Neil Smith (American football)
|No. 90, 91|
|Born:||April 10, 1966|
New Orleans, Louisiana, U.S.
|Height:||6 ft 4 in (1.93 m)|
|Weight:||270 lb (122 kg)|
|High school:||McDonogh 35|
(New Orleans, Louisiana)
|NFL Draft:||1988 / Round: 1 / Pick: 2|
|Career highlights and awards|
|Career NFL statistics|
|Player stats at NFL.com · PFR|
Neil Smith (born April 10, 1966) is an American former professional football player who was a defensive end in the National Football League (NFL). He played for the Kansas City Chiefs from 1988 to 1996, the Denver Broncos from 1997 to 1999, and the San Diego Chargers in 2000. Before his NFL career, he played college football for the Nebraska Cornhuskers, where he was an All-American in 1987. He also co-owned an Arena Football team, the Kansas City Command.
Born in New Orleans, Smith graduated from McDonogh No. 35 Senior High School in the city.
|Height||Weight||Hand span||40-yard dash||10-yard split||20-yard split||20-yard shuttle||Vertical jump|
|6 ft 4+1⁄4 in
|4.55 s||1.66 s||2.75 s||4.57 s||32.5 in|
|All values from NFL Combine|
The Chiefs, who had the third pick, made it known to everyone before the 1988 NFL Draft that they intended to take Smith. The Detroit Lions, picking second, threatened to pick Smith and the Chiefs were forced to move up one slot to make sure that Smith would be their pick. Incidentally, one of the draft picks the Chiefs surrendered in order to move up turned out to be star linebacker Chris Spielman. Smith's pre-draft measurables were head-turning. He was 6'4½", weighed 260 pounds, had a 7-foot-1½-inch arm span, and ran a 4.55 forty-yard dash.
NFL career statistics
|Won the Super Bowl|
|Led the league|
One of the top defensive linemen of his era, Smith made the Pro Bowl 6 times during his career (1991–1995 and 1997), and led the NFL with 15 sacks in the 1993 season. With the Broncos, Smith won 2 NFL championship rings for Super Bowl XXXII and Super Bowl XXXIII. In the 1998 Divisional Playoffs against the Miami Dolphins, Smith cemented the 38-3 Broncos victory with a 79-yard fumble return for a touchdown, and in Super Bowl XXXII, he recorded a key fumble recovery that set up a Broncos field goal.
Smith finished his 13 NFL seasons with 104.5 sacks, 30 forced fumbles, 12 fumble recoveries, 19 return yards, and 1 touchdown. He also intercepted 4 passes, returning them for 68 yards and a touchdown. He is the former co-owner of the Kansas City Brigade of the Arena Football League.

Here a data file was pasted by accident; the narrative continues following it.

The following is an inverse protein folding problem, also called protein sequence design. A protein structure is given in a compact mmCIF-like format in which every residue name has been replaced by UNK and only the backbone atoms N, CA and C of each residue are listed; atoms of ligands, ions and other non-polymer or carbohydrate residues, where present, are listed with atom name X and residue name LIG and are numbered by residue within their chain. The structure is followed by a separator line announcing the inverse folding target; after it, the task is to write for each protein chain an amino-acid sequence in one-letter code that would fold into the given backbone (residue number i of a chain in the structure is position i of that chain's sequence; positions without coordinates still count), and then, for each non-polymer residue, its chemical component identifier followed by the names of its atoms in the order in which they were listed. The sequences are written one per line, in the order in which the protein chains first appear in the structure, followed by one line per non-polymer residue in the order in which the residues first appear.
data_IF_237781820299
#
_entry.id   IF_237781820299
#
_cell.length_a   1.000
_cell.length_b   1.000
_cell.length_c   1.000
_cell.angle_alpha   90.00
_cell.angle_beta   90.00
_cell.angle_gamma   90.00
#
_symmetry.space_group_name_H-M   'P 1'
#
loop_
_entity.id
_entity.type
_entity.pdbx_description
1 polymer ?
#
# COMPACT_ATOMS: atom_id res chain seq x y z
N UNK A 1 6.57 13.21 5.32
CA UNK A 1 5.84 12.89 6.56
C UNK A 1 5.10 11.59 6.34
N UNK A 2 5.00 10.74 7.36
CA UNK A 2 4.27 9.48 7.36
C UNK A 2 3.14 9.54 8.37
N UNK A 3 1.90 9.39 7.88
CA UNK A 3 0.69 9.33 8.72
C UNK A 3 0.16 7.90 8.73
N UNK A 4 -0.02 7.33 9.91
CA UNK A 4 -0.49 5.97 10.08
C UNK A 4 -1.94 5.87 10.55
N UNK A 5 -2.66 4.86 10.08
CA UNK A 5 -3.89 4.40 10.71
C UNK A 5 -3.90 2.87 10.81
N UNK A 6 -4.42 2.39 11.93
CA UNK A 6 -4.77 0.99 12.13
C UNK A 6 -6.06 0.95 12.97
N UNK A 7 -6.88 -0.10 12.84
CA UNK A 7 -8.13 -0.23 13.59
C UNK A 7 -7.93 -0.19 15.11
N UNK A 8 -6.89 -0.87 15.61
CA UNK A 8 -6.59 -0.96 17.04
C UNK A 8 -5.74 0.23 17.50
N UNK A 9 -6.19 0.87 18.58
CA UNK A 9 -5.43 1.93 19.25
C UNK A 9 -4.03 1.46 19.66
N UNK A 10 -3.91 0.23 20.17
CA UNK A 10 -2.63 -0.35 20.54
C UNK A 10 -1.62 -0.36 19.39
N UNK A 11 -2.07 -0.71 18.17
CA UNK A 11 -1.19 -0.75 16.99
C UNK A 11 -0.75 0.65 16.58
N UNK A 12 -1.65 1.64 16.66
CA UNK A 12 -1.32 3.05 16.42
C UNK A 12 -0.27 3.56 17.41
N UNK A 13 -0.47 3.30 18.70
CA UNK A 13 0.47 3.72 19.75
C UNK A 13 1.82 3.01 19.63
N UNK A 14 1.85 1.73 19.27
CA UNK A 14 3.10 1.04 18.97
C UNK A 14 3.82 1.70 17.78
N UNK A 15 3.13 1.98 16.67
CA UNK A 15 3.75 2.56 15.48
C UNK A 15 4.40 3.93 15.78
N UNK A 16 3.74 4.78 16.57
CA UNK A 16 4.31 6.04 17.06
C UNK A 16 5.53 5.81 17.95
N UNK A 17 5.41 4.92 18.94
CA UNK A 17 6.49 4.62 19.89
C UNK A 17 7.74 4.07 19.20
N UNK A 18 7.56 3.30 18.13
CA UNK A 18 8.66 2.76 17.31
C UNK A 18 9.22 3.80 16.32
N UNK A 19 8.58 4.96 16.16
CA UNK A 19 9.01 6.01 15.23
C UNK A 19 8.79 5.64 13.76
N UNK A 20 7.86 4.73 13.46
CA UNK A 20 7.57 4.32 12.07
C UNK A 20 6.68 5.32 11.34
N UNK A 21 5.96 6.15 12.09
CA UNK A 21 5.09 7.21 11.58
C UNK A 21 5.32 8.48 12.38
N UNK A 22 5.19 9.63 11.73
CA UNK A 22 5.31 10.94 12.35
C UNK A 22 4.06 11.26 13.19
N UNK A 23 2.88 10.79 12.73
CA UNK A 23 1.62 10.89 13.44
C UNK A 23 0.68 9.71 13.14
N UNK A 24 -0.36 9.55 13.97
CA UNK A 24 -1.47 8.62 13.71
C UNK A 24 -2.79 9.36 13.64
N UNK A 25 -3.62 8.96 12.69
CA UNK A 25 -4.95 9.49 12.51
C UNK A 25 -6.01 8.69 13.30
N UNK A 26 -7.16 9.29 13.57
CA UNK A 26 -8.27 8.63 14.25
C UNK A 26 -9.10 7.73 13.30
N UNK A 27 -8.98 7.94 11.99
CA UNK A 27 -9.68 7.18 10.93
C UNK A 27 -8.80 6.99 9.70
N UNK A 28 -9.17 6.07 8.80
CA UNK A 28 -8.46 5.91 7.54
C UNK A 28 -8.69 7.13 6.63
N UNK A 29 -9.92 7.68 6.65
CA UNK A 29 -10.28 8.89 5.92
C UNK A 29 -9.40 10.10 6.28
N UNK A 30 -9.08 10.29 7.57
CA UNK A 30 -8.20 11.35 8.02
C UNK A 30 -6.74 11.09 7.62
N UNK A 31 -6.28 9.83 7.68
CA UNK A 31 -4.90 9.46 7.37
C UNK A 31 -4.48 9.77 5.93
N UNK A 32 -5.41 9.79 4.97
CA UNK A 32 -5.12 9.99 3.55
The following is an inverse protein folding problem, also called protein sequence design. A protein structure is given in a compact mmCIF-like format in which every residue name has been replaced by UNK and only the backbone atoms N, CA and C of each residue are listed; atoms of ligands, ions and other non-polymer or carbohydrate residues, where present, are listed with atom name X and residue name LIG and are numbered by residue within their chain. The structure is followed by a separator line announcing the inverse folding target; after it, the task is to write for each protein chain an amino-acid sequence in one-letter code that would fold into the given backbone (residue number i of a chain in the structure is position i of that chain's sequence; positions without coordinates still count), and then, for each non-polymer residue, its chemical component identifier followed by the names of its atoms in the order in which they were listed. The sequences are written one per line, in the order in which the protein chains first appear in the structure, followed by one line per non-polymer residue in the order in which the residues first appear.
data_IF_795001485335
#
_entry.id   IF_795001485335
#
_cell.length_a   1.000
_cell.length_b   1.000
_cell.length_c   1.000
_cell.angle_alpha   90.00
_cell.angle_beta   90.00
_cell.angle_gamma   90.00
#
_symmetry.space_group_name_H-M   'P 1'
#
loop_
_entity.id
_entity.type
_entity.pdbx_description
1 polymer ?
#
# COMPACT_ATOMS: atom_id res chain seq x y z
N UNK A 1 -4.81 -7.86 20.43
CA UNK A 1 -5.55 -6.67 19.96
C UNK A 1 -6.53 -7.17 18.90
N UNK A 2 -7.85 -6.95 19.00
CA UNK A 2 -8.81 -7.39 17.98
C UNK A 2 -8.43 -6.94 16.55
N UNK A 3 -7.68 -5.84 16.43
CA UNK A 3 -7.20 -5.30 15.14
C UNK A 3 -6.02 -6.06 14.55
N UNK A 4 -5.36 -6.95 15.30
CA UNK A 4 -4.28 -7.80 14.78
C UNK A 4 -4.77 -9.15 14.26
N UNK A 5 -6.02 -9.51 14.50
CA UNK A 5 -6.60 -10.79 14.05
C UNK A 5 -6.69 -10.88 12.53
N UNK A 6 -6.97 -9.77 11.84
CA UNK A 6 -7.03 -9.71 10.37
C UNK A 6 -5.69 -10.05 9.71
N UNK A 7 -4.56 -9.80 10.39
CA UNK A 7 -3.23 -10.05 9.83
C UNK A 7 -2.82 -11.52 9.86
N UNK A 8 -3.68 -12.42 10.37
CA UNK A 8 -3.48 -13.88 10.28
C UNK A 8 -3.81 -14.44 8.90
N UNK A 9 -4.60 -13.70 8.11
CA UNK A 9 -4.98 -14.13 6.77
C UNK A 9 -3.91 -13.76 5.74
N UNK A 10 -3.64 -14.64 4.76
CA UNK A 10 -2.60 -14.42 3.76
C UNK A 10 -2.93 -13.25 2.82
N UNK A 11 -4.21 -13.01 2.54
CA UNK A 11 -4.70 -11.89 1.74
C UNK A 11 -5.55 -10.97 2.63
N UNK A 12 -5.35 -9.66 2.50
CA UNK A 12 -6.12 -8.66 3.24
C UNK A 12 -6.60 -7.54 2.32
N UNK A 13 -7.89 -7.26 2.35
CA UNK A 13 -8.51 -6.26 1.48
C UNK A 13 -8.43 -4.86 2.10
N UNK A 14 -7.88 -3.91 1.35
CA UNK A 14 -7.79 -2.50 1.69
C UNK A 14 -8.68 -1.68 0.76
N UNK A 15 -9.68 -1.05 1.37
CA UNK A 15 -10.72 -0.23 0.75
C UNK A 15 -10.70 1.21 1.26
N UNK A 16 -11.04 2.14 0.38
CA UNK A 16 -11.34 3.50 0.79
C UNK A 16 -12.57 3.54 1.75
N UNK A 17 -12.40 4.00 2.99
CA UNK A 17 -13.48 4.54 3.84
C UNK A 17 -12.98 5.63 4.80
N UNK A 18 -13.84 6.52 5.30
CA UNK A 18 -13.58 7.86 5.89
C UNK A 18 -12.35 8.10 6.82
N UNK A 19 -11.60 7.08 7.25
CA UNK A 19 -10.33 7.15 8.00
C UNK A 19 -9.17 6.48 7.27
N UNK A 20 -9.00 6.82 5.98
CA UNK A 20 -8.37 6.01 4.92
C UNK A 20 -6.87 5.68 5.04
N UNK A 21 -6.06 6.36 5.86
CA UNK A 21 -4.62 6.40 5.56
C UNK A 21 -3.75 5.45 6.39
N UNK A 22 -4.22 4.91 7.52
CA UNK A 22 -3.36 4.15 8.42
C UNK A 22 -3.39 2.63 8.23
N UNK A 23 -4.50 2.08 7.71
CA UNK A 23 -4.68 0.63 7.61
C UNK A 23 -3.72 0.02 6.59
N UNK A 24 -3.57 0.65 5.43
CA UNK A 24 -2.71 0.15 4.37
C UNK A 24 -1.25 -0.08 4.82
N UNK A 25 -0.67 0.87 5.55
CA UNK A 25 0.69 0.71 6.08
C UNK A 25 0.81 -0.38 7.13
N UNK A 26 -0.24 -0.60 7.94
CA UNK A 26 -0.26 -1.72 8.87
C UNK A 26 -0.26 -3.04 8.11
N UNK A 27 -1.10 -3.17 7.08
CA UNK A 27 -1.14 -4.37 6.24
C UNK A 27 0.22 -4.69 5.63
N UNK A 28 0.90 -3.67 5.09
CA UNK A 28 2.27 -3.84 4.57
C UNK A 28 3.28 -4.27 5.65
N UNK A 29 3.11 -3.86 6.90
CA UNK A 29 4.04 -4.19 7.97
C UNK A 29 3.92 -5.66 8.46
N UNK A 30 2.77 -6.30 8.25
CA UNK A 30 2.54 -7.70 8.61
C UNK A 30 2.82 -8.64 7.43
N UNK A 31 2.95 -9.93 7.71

On October 22, 2006, Smith was inducted to the Chiefs's Hall of Fame.
Smith's trademark sack celebration, which consisted of him pantomiming swinging a baseball bat, was invented in tribute to another Kansas City sports hero, Hall Of Famer George Brett.
There was a rule created in his name. The "Neil Smith" rule, enacted in 1998, prevents a defensive lineman from flinching to induce a false start penalty on the offense.
Neil Smith was a Co-Owner of the Kansas City Brigade, a team in the Arena Football League from 2006 until 2008.
Smith appeared as a panelist on the Nickelodeon game show Figure it Out. He also appeared in a series of Campbell's Chunky Soup commercials.
The Kansas City Command retired #90 in his honor.
- ^ "Neil Smith". sports.nfl.com. Archived from the original on 29 October 2000. Retrieved 11 January 2022.
- ^ "Neil Smith, Combine Results, DE - Nebraska". nflcombineresults.com. Retrieved November 24, 2022.
- ^ a b "Brown proves his speed to those who doubted", The Atlanta Journal-Constitution February 7, 1988.
- ^ NYT online New York Times, April 24, 1988.
- ^ "Best NFL Player by Jersey Number: 50-99". Sports Illustrated. Retrieved October 4, 2010.
- Stats from ESPN.com
- NFL biography, 1988-1998 (archived)
- 1966 births
- Living people
- Players of American football from New Orleans
- American football defensive ends
- Nebraska Cornhuskers football players
- Kansas City Chiefs players
- Denver Broncos players
- San Diego Chargers players
- American Conference Pro Bowl players
- Arena Football League executives
- African-American sports executives and administrators
- American sports executives and administrators
- 21st-century African-American people
- 20th-century African-American sportspeople
- 100 Sacks Club
- Ed Block Courage Award recipients